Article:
There is a lot of motivation behind this identity (although I don't know how it relates to Ramanujan's motivation, if at all). The function $R(q)$ described in J.M.'s answer is an example of a modular function (see the wikipedia entry), and the general theory of complex multiplication says that if $\tau$ is a quadratic irrational algebraic number (e.g. $i$) then the value of any modular function at $q = e^{2\pi i\tau}$ lies in an abelian extension of $\mathbb Q(\tau).$

In the particular case of your identity, $\tau = i$ (so $q = e^{-2\pi}$), and the abelian extension is $\mathbb Q(i,\sqrt{5})$. The reason that $5$ appears here is related to the fact that the level of the modular function $R(q)$ equals $5$.

For more details from this point of view, you can look at this nice article of William Duke.

• Matt, thanks for the link to the Duke article! I never realized that the icosahedron and the RRCF have a nice connection. – J. M. ain't a mathematician May 16 '11 at 3:06

Unfortunately Ramanujan never told how he arrived at his most beautiful formulas and hence we can only guess at his motivation behind such formulas. From whatever I have studied about Ramanujan, I find that he had a great love for algebraic manipulations of all sorts especially manipulating expressions containing radicals. If there were two mathematical entities having any algebraic relation between them, then Ramanujan would find the relation without much effort.

Thus while Legendre and Jacobi derived modular equations upto 3 and 5th degree, Ramanujan went on to derive a huge number of modular equation of higher degrees and presented them in such convenient form as no one else had done. Having found modular equations he did not stop there, but rather based on these modular equations he calculated a host of various algebraic numbers like singular moduli and class invariants. He used these algebraic numbers for finding algebraic approximations to $\pi$. Naturally when he encountered Rogers-Ramanujan continued fraction he tried to figure out if it had algebraic values at certain points and when convinced so he started finding such values.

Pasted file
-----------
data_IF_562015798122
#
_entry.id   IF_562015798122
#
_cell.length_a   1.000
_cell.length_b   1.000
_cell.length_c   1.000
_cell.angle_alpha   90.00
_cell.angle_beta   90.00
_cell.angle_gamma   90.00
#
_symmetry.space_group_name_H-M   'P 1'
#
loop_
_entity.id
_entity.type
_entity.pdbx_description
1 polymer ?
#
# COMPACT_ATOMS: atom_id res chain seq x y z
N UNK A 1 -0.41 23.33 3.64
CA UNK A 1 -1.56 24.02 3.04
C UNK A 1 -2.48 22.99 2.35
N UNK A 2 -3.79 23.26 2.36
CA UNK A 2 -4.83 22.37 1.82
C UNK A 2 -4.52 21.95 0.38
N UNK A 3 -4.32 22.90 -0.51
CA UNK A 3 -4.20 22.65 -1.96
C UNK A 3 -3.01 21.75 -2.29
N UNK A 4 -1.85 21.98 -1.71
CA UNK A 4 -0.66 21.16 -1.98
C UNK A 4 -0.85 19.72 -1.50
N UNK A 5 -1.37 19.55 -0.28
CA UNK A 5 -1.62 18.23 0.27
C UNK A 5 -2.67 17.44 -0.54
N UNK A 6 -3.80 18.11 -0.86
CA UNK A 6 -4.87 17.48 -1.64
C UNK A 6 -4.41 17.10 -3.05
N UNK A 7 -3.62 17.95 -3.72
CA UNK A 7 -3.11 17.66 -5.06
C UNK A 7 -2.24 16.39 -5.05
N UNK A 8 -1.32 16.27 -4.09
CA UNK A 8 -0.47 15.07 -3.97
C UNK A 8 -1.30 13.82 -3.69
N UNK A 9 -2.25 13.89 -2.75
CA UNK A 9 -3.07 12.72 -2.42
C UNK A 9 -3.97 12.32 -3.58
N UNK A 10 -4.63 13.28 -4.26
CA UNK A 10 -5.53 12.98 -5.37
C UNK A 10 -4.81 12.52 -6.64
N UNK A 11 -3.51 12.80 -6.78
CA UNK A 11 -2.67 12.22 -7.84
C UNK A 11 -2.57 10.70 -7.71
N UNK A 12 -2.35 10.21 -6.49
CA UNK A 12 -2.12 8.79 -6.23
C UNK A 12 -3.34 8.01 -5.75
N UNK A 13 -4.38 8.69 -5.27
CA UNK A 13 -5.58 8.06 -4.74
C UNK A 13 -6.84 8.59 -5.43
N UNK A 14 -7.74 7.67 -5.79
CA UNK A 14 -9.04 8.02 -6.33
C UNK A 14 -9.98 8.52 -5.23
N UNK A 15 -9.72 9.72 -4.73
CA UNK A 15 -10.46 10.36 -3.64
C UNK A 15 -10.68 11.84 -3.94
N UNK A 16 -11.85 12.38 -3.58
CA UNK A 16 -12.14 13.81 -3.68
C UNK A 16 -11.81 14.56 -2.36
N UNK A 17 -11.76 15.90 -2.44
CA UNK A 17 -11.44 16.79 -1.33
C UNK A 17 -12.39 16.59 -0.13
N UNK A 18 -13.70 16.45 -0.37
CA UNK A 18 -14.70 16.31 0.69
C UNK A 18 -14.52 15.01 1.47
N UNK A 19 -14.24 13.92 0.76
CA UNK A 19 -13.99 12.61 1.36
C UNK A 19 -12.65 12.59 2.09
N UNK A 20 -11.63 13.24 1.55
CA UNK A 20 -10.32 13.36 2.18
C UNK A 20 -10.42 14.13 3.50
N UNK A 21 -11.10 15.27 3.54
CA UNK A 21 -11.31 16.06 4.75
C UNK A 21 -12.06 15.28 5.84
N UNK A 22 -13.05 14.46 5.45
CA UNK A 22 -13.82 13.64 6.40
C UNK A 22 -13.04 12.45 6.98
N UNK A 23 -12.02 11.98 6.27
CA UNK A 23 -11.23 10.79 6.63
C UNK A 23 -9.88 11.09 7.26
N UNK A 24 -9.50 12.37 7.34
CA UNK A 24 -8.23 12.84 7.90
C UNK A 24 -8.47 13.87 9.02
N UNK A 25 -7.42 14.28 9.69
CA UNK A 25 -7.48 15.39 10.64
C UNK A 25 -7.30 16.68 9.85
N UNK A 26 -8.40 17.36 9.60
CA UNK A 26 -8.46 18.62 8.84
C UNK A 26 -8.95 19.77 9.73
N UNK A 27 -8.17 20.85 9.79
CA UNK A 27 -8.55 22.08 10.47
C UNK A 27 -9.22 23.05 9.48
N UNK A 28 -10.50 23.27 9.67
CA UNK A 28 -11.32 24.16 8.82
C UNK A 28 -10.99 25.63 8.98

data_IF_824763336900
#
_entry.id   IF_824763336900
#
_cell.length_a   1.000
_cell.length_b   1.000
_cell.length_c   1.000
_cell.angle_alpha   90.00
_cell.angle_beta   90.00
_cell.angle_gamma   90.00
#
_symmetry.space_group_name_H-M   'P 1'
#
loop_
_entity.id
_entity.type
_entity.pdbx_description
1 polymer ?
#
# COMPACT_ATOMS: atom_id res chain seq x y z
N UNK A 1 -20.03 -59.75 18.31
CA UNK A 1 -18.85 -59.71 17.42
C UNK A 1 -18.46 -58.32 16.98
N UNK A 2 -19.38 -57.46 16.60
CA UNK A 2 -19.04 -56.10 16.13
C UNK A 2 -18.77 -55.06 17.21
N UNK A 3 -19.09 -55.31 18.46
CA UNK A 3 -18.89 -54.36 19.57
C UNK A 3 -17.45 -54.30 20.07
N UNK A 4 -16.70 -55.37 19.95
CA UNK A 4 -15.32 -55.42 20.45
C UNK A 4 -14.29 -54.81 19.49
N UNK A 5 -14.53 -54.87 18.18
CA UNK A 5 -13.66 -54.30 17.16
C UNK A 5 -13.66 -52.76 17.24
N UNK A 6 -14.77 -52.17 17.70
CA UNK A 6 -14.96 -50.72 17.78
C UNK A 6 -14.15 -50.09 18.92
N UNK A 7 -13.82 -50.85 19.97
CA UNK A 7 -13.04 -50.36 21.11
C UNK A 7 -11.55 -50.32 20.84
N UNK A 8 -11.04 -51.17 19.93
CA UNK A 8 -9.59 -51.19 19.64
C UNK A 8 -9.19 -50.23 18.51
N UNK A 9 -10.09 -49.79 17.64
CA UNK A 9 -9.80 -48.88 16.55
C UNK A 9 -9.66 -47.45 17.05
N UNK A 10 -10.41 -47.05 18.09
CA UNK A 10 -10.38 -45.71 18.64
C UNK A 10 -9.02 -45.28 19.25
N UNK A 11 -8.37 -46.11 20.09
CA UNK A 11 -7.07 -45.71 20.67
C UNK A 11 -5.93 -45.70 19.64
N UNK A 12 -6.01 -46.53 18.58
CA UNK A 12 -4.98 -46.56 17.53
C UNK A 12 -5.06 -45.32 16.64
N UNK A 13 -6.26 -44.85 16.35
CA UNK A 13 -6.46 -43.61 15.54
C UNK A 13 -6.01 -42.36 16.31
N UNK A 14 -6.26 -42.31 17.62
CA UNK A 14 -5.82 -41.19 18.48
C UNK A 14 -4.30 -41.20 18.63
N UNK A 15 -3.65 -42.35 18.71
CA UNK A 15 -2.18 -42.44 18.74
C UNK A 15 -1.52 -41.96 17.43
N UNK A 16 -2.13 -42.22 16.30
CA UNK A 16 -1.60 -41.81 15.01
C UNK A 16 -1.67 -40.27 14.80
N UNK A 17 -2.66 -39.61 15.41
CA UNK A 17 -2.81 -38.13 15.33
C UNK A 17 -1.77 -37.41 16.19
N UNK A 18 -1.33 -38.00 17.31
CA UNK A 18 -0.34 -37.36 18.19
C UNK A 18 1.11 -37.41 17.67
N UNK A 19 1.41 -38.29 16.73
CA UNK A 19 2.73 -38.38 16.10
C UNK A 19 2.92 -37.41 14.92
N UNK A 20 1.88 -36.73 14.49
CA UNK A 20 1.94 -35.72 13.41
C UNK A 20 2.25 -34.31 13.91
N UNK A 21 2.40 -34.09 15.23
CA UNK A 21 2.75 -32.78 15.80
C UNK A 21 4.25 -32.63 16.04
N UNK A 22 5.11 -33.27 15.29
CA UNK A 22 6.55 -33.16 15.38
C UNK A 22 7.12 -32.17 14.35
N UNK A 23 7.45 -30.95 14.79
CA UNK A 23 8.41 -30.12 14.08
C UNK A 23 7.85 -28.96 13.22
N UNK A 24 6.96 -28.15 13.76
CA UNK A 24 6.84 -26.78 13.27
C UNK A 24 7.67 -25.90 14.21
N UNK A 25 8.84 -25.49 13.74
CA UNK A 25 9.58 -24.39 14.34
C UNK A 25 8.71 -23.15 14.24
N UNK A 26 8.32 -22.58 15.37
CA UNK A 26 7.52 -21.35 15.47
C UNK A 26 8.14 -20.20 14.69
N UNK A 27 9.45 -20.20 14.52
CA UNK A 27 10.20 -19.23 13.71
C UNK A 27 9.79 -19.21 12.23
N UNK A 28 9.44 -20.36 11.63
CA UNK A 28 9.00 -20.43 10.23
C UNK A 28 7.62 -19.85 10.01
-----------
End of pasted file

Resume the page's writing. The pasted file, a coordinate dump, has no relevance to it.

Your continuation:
And it was because of this particular formula in his letter to G. H. Hardy that he became famous. Hardy said that these formulas must be true because if they were not true then nobody would have had the imagination to invent them. A proof based on Ramanujan's theories is presented in one of my blog posts.

Also when we pick one formula of Ramanujan and put it out of context, it looks much more strange and mystical. Ramanujan extensively studied various functions related to elliptic and theta functions and found algebraic relationships between them and when we study his formulas in context (as presented by Bruce C Berndt in Ramanujan's Notebooks) they start to look less strange and it looks as if each formula fits nicely in the grand scheme of theories created by Ramanujan.